February sucks. This local reporter keeps going viral for breaking that news – The Guardian

St Louis TV journalist’s quirky segment contemplating dreary winter cityscapes and broken umbrellas resurfaces every year
April may be the cruelest month, but February straight up sucks. This is the “news” that was broken by local reporter Kevin Killeen of St Louis’s KMOX, in a 2016 video segment declaring February “an honest month” because it is one that “doesn’t hold up life any better than it really is”.
The segment mixes Killeen’s straight-faced, deadpan local news delivery with an almost avant garde absurdity. At one point, Killeen stands atop a parking garage in St Louis, gesturing at the dark office buildings behind him and says, “Something great happened here but it’s over with.” In a voiceover describing images of the city’s downtown, he declares, “This looks like a place where people who are being punished are sent.”
My East Coast friends this month pic.twitter.com/6IRNbpWFxY
When the camera cuts to a shot of bare trees against a gray sky, things get a bit weird – and existential. “The trees that once cheered us, they’re hard to look at this month,” he intones. “It’s as if there is some awful truth out there in the trees. It’s hiding in the branches. Look at them. Something that’s been bothering you for a long time is out there. What is it? You can almost see the shape of it when all the color is gone and life is stripped down to the starkness of February.
The segment was a “throwaway piece”, Killeen told me by phone this week, done spur of the moment back in 2016 and largely forgotten. But the video keeps getting rediscovered every February, thrusting the reporter into the spotlight and making him feel, he said, “like Jack and the beanstalk”.
“At first it’s like someone singing happy birthday to you because everybody loves you,” Killeen said of the experience of going viral. “But then if they keep singing happy birthday all weekend and you’re like, stop it already.”
A general assignment reporter, Killeen also does three two-minute feature stories each week for a “morning drive” series called Whole ’Nother Story. A recent segment featured a story about a chihuahua snatched away by an owl that dropped the dog about an hour away, where some motorists pulled over for a rescue.
I asked how Killeen pitched a news segment that essentially amounts to “February sucks”, but it turns out he didn’t pitch it at all. The video is one of about five he experimented with before returning to audio when the logistics of pulling off video features while also covering City Hall and crime proved to be too burdensome.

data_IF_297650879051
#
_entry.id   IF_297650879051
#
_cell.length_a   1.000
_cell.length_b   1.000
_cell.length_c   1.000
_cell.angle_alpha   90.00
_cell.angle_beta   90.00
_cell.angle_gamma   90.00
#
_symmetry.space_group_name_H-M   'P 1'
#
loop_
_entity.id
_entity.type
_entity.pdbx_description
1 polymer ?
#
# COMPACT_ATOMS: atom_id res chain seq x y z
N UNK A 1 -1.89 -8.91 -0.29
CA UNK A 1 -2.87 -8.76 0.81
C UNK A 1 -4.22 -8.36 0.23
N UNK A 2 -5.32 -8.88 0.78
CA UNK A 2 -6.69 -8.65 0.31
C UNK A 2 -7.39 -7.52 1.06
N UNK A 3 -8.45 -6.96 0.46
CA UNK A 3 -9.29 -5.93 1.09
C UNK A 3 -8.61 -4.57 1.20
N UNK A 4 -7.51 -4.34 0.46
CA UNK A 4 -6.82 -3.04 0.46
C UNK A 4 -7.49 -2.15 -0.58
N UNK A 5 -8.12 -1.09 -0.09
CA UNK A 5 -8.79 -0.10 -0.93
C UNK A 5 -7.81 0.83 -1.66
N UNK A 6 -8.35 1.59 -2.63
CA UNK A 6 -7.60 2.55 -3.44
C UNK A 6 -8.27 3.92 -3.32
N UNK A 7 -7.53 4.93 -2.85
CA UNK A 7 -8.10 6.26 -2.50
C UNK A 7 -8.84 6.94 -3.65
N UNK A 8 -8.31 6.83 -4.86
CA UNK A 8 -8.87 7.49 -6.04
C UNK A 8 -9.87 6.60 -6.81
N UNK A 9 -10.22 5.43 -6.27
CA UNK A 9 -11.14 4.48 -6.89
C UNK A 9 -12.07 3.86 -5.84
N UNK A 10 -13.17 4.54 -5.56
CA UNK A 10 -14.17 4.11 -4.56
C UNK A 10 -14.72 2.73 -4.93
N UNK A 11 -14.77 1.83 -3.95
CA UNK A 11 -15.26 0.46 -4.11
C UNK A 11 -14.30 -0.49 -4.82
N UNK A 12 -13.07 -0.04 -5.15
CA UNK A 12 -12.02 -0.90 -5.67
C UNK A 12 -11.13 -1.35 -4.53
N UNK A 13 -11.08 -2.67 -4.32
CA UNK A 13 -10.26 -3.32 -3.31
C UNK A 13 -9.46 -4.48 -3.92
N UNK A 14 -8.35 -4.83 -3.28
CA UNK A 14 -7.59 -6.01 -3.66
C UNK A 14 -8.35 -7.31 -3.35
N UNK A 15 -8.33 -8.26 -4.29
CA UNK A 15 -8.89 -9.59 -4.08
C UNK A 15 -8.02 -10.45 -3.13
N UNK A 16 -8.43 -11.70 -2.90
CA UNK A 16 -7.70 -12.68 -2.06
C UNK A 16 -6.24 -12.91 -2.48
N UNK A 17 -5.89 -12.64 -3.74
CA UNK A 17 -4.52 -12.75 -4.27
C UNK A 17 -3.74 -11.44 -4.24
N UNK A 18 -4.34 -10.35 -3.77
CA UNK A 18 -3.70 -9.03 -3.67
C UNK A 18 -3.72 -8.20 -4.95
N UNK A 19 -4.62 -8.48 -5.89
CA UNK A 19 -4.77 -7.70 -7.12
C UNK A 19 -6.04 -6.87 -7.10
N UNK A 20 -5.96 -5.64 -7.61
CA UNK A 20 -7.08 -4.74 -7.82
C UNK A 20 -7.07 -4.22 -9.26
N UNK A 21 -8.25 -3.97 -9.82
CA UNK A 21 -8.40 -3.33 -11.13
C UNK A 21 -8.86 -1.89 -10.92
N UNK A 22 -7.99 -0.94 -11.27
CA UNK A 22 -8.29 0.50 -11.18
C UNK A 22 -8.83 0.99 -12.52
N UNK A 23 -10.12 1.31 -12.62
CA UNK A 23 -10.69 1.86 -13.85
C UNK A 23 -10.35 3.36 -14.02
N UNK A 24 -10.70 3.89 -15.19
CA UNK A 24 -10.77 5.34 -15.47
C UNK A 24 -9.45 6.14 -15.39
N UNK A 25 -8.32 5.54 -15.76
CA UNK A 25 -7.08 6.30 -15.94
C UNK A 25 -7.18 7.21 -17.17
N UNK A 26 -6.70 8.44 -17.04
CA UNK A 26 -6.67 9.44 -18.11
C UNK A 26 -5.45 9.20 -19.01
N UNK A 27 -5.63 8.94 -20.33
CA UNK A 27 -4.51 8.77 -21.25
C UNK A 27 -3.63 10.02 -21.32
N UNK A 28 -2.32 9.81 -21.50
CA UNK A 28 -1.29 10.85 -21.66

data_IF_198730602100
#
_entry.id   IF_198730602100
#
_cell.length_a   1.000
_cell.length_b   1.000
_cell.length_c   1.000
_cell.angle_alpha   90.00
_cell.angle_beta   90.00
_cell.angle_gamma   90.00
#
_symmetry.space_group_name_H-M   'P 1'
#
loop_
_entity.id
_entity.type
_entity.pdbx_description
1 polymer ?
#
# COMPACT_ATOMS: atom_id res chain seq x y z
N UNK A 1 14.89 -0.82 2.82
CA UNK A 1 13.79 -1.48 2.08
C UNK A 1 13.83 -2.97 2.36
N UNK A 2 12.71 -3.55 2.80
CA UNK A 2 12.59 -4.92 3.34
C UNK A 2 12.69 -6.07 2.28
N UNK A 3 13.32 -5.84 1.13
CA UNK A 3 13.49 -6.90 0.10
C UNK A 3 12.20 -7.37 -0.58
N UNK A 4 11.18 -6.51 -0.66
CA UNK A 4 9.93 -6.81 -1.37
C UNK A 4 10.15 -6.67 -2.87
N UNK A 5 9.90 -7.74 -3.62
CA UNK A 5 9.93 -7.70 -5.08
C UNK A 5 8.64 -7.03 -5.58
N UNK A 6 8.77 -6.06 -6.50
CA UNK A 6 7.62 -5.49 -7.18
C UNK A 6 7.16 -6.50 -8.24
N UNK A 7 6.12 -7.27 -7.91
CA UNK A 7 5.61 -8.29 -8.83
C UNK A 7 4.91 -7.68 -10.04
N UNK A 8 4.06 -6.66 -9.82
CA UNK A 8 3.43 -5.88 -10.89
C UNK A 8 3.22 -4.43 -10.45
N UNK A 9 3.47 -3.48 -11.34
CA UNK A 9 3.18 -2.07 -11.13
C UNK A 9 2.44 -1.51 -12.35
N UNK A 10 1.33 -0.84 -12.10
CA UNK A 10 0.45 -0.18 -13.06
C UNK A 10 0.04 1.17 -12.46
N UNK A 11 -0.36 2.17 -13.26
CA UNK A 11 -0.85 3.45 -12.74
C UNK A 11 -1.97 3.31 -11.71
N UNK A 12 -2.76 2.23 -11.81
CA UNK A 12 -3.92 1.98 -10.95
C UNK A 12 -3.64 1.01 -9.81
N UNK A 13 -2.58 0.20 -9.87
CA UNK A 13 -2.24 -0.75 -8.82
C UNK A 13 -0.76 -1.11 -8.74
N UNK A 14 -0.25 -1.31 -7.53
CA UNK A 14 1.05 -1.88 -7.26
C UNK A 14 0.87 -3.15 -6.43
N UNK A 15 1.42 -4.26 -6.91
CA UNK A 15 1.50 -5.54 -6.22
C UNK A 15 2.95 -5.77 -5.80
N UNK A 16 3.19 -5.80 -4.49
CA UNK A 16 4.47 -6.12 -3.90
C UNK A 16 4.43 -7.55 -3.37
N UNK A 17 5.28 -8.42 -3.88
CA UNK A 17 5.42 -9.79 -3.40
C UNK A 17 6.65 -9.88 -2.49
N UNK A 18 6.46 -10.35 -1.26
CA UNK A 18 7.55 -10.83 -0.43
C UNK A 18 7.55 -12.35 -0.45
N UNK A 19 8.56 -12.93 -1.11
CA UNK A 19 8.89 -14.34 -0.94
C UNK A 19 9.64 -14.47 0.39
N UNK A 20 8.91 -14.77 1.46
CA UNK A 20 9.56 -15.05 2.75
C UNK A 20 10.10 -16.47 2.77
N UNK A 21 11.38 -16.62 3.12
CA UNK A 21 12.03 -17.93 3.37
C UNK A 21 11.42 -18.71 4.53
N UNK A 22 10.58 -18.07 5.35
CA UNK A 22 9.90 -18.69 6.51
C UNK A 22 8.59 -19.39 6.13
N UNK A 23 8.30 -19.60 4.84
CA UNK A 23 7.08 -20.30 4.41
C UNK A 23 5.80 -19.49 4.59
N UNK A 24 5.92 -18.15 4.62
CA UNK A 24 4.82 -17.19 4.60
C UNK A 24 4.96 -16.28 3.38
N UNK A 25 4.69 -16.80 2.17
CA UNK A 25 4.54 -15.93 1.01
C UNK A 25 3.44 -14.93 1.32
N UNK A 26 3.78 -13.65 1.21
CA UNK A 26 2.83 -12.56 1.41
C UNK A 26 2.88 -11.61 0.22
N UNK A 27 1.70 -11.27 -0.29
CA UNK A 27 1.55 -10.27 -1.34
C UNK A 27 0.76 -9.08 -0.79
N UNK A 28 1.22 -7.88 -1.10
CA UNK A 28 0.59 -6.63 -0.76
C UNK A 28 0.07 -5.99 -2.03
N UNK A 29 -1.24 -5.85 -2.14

The parking structure he stood on is the one he parks his car in every morning. The umbrella he tosses to great comedic effect was “absolutely organic”, he says. “I saw the umbrella as I was going into the office thinking, ‘Oh, I gotta do one of those crummy videos today.”
In the video, the busted green and pink floral umbrella that has been abandoned, still opened, atop a garbage bin in the parking garage, becomes a totem for February. “This says it all,” Killeen remarks to the camera. “Somebody on this February day has abandoned it with its broken shaft like a desperate flinging off of something that’s not true any more. The expedition is getting desperate. People are throwing things aside.”
He credits KMOX with always giving him a lot of editorial freedom to explore and be playful and said the popularity of the video should be “a lesson to news editors”.
“They don’t know half the things their people could create for them if they just let them be creative,” he said. “News editors are always saying what’s on the wire, or what’s on the New York Times, when they could be asking, what can you not stop thinking about? What have you been talking about at parties?”
How much they hate February, apparently.
“You ever have that feeling that something’s bothering you, but you don’t know what it is? It feels like you could almost get up to the point to see what’s wrong with life itself,” he elaborated. But we can’t: “It’s an elusive target.”
What about February being an “honest” month? Does that mean there are months that are not to be trusted?
Killeen answers with zero hesitation. “December, with all the vanities of the holiday season.”


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